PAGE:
The Study of Law


Law is a set of rules made and enforced by social or governmental institutions to regulate behavior. It has been characterized as both a science and an art, and its precise nature is a subject of long-standing debate. Laws, and the judicial system that upholds them, are the source of much scholarly inquiry into topics such as legal history, philosophy, economic analysis and sociology. Law is also the basis for much of our daily activity, from traffic regulations to employment laws to the terms and conditions on a website.

Because law is a human creation, it is subject to the same errors of bias and interpretation as any other discipline. As a result, it is not possible to have empirical proof that any particular law is right or wrong. Whether or not this is a problem for the study of law, it does mean that the philosophies and theories of the field are not objectively verifiable.

The study of Law encompasses a wide range of subjects, from contract law to family law. It includes criminal and civil procedure, evidence law (which determines which materials are admissible in court) and constitutional law. In addition, it covers topics such as immigration law, nationality law and social security law.

A large number of laws exist, at the local, state and federal level. Most states have their own constitutions and statutes, while the federal government has a broader range of powers, including interstate commerce, foreign affairs, tariffs and intellectual property (like patents and copyrights). State laws often include the right to freedom of speech, religion, assembly and petition, while federal law is limited by the Constitutional limits on spending power and the authority to enact laws on interstate or international matters.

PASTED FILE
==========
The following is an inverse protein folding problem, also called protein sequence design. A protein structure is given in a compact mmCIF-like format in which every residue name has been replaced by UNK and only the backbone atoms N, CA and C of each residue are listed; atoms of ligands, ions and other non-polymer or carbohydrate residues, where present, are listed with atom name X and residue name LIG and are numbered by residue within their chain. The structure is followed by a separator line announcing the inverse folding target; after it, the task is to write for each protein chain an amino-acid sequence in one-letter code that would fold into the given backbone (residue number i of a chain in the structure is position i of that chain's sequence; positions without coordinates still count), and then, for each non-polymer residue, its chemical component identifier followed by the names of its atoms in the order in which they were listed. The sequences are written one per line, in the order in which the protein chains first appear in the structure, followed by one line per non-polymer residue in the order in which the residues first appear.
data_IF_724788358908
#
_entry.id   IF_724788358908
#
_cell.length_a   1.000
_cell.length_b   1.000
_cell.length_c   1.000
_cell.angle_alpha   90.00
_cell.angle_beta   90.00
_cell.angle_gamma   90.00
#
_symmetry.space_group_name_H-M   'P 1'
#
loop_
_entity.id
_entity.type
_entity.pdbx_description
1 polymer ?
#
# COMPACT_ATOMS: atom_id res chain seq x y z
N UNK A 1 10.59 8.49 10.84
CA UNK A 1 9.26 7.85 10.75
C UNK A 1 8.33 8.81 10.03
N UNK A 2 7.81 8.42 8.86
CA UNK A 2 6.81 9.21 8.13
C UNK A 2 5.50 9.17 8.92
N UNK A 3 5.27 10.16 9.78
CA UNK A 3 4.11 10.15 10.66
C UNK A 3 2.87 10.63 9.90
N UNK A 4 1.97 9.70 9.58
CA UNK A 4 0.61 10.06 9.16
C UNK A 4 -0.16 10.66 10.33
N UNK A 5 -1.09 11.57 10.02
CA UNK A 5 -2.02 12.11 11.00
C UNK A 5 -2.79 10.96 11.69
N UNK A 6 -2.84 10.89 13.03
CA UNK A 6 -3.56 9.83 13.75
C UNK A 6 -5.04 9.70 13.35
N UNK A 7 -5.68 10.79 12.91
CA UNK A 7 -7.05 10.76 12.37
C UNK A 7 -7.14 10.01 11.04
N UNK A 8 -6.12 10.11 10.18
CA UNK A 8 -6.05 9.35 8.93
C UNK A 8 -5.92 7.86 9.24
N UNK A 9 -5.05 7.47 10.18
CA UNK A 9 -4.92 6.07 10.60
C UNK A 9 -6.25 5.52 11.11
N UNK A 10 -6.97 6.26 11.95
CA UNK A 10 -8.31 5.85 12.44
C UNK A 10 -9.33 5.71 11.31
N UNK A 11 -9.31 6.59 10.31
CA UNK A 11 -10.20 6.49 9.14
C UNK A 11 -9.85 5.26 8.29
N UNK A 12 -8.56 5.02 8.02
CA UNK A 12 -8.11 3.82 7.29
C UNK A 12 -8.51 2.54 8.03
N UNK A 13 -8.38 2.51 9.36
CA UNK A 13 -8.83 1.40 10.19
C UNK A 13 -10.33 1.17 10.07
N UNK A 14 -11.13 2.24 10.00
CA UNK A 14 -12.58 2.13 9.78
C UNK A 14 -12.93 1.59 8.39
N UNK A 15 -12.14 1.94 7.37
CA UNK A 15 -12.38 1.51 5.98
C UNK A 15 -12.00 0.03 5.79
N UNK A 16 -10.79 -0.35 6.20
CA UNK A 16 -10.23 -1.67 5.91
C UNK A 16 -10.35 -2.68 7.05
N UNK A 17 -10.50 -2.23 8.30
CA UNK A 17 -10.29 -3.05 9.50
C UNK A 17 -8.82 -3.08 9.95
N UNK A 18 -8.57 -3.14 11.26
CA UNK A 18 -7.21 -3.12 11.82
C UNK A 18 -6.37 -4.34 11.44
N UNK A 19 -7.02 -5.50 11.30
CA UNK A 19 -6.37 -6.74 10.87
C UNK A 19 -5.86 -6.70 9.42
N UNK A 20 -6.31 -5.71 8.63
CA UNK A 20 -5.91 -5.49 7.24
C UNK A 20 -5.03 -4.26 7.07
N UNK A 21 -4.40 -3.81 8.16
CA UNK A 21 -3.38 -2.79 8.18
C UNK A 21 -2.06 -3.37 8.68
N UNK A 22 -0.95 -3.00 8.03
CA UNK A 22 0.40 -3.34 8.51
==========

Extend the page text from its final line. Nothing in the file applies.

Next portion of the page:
These laws are shaped by the culture and customs of society and the social relationships between people. The study of Law thus combines the perspectives of political philosophy, sociology and ethics. Max Weber and others reshaped thinking about the extension of state power, while modern military, policing and bureaucratic power over everyday life present special problems for accountability that Locke and Montesquieu could not have foreseen.

A legal education can help develop skills needed to work as a lawyer, judge or other judicial officer. It can also help students learn about the role of law in a democratic society, as well as the ways in which laws can be changed. In addition, studying Law can provide a solid foundation for other studies in areas like anthropology, history, economics and politics. It can also be a good choice for anyone interested in a career in the public sector or government. A career in the legal profession is a highly rewarding and exciting one for those who want to make a difference in society.